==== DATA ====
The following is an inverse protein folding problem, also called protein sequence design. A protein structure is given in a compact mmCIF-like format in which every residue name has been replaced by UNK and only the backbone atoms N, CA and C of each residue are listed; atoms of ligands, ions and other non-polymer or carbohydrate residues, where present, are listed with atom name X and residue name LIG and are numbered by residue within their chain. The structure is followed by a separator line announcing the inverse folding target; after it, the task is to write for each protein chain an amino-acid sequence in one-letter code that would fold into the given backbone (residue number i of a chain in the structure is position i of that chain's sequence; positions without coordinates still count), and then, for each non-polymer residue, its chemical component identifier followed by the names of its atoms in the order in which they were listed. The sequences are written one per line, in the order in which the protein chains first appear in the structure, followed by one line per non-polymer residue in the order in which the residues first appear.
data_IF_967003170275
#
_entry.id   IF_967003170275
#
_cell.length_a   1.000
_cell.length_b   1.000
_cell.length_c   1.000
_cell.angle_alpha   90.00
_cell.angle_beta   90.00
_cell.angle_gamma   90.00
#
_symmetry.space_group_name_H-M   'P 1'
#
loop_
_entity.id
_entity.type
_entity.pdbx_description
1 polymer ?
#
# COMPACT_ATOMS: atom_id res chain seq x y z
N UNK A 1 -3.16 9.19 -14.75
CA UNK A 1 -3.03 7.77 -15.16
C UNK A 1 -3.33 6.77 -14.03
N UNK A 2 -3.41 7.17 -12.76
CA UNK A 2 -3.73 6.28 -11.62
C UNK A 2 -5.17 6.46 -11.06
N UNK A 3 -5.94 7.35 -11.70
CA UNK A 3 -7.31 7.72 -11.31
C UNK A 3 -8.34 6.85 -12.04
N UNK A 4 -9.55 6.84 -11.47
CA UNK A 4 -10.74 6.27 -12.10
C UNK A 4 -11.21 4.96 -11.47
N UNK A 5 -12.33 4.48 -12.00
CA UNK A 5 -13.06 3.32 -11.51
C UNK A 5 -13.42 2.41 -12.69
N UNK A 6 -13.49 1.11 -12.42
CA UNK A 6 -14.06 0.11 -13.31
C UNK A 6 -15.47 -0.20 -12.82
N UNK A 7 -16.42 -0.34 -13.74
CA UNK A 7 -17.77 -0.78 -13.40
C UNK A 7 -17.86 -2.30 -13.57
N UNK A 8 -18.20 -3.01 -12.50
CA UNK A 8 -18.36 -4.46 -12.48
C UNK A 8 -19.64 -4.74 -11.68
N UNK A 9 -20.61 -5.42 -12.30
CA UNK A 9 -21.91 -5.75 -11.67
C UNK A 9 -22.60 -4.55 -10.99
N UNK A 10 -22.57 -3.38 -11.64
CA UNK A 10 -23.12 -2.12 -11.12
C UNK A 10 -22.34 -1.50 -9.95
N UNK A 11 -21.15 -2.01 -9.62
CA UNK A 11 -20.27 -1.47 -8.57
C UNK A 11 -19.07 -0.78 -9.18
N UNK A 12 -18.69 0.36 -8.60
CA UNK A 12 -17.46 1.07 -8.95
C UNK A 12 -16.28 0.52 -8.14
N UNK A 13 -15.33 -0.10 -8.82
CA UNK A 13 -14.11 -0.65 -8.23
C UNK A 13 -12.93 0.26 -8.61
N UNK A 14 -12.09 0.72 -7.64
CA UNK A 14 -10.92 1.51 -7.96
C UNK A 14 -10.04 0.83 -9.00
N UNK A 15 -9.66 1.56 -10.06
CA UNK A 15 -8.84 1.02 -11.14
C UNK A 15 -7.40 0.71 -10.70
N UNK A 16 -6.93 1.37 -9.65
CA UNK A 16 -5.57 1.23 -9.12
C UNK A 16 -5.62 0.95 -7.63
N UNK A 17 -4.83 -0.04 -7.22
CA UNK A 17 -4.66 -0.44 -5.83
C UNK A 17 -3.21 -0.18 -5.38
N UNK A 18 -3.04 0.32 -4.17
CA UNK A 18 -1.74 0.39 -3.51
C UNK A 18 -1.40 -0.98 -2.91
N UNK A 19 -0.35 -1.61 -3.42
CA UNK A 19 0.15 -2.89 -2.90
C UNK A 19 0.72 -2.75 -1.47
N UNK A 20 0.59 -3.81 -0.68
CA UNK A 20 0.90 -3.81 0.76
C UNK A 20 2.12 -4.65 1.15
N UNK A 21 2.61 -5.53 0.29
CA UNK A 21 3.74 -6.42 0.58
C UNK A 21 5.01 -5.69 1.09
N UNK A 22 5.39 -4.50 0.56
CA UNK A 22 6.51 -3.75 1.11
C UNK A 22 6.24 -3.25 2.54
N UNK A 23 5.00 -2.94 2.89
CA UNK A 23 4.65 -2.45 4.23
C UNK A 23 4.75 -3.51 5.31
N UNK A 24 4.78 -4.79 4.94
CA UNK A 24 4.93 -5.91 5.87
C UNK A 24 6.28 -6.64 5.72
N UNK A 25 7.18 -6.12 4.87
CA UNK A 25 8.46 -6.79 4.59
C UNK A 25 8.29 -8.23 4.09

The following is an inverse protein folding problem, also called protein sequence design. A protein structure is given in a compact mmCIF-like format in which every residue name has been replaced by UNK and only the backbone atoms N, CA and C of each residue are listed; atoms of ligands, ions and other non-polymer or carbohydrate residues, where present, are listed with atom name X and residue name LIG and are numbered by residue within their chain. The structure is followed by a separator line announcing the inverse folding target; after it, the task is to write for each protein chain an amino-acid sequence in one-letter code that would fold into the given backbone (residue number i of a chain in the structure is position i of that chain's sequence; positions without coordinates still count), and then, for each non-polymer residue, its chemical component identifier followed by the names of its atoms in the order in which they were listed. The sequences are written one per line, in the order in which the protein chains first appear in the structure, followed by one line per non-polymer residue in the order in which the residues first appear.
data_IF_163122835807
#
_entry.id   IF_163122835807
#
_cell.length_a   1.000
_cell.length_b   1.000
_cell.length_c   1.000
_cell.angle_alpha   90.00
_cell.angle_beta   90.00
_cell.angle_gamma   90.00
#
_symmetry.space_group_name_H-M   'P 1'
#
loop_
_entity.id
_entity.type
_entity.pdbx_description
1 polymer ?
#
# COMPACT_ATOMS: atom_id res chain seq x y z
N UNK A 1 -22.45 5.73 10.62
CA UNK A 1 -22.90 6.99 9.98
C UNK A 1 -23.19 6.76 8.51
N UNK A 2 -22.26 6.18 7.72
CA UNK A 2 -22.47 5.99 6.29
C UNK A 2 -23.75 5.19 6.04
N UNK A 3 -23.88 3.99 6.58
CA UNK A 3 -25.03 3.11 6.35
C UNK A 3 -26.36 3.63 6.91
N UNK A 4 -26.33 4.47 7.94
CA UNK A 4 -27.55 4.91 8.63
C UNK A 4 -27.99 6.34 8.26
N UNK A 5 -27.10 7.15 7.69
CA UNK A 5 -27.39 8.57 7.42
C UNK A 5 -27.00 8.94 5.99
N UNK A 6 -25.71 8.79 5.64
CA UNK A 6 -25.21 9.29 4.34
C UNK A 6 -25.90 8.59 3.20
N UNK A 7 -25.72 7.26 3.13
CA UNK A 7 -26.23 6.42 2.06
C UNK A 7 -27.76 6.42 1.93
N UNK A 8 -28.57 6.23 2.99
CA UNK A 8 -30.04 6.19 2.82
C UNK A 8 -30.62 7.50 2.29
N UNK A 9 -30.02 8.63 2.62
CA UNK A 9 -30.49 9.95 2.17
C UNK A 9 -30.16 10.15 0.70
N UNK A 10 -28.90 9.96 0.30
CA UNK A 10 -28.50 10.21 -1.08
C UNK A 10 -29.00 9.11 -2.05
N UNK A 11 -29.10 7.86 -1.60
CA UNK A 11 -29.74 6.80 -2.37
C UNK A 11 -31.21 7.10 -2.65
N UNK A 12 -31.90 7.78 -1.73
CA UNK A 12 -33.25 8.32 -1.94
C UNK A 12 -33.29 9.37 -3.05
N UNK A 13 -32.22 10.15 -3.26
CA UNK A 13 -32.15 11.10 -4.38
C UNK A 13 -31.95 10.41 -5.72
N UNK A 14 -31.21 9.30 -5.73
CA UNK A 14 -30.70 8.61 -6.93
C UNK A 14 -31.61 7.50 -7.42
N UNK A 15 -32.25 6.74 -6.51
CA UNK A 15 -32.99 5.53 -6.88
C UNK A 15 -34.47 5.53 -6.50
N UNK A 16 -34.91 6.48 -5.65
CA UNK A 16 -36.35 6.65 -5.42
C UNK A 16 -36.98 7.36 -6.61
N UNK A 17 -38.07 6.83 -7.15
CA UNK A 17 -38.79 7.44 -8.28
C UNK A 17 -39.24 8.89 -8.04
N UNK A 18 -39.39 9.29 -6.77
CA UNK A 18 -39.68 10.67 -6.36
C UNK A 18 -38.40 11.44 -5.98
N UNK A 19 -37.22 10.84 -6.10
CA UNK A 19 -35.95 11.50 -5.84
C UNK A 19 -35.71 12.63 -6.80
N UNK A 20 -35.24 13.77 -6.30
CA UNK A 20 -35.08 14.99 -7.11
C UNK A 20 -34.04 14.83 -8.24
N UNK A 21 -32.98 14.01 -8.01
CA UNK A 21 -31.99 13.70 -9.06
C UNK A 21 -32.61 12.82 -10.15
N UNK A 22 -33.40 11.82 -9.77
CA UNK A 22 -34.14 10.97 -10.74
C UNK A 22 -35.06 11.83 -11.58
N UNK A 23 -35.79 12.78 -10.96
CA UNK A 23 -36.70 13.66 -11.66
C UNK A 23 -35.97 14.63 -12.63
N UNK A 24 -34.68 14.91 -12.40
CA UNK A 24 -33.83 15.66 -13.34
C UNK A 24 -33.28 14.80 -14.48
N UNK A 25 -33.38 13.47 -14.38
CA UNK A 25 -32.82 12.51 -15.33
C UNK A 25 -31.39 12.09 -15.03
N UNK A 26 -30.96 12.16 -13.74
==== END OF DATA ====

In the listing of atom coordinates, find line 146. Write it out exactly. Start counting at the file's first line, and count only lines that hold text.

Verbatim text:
CA UNK A 10 -28.50 10.21 -1.08